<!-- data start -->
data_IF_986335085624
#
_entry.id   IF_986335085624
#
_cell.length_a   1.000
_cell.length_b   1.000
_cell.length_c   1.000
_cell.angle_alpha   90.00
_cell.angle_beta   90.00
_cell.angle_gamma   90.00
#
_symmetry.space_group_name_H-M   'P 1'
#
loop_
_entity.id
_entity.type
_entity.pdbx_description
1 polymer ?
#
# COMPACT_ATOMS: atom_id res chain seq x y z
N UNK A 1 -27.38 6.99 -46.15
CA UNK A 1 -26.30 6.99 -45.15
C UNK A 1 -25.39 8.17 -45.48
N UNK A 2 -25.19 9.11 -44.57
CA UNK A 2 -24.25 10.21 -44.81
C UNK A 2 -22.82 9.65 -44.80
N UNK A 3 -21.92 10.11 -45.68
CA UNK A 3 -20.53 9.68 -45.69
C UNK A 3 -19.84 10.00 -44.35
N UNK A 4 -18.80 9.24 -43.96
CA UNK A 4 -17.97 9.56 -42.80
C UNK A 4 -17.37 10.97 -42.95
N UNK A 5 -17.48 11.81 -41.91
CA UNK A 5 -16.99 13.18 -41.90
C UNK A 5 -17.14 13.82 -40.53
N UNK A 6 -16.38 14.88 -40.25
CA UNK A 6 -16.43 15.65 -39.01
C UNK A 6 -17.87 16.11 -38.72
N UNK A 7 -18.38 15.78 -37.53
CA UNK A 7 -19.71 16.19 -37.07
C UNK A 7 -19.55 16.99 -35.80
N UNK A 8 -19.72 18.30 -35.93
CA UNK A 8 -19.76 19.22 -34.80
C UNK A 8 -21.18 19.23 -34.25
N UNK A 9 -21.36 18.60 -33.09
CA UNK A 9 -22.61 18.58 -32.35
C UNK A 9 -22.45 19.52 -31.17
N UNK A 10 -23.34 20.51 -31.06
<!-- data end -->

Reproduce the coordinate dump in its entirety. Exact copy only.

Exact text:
data_IF_986335085624
#
_entry.id   IF_986335085624
#
_cell.length_a   1.000
_cell.length_b   1.000
_cell.length_c   1.000
_cell.angle_alpha   90.00
_cell.angle_beta   90.00
_cell.angle_gamma   90.00
#
_symmetry.space_group_name_H-M   'P 1'
#
loop_
_entity.id
_entity.type
_entity.pdbx_description
1 polymer ?
#
# COMPACT_ATOMS: atom_id res chain seq x y z
N UNK A 1 -27.38 6.99 -46.15
CA UNK A 1 -26.30 6.99 -45.15
C UNK A 1 -25.39 8.17 -45.48
N UNK A 2 -25.19 9.11 -44.57
CA UNK A 2 -24.25 10.21 -44.81
C UNK A 2 -22.82 9.65 -44.80
N UNK A 3 -21.92 10.11 -45.68
CA UNK A 3 -20.53 9.68 -45.69
C UNK A 3 -19.84 10.00 -44.35
N UNK A 4 -18.80 9.24 -43.96
CA UNK A 4 -17.97 9.56 -42.80
C UNK A 4 -17.37 10.97 -42.95
N UNK A 5 -17.48 11.81 -41.91
CA UNK A 5 -16.99 13.18 -41.90
C UNK A 5 -17.14 13.82 -40.53
N UNK A 6 -16.38 14.88 -40.25
CA UNK A 6 -16.43 15.65 -39.01
C UNK A 6 -17.87 16.11 -38.72
N UNK A 7 -18.38 15.78 -37.53
CA UNK A 7 -19.71 16.19 -37.07
C UNK A 7 -19.55 16.99 -35.80
N UNK A 8 -19.72 18.30 -35.93
CA UNK A 8 -19.76 19.22 -34.80
C UNK A 8 -21.18 19.23 -34.25
N UNK A 9 -21.36 18.60 -33.09
CA UNK A 9 -22.61 18.58 -32.35
C UNK A 9 -22.45 19.52 -31.17
N UNK A 10 -23.34 20.51 -31.06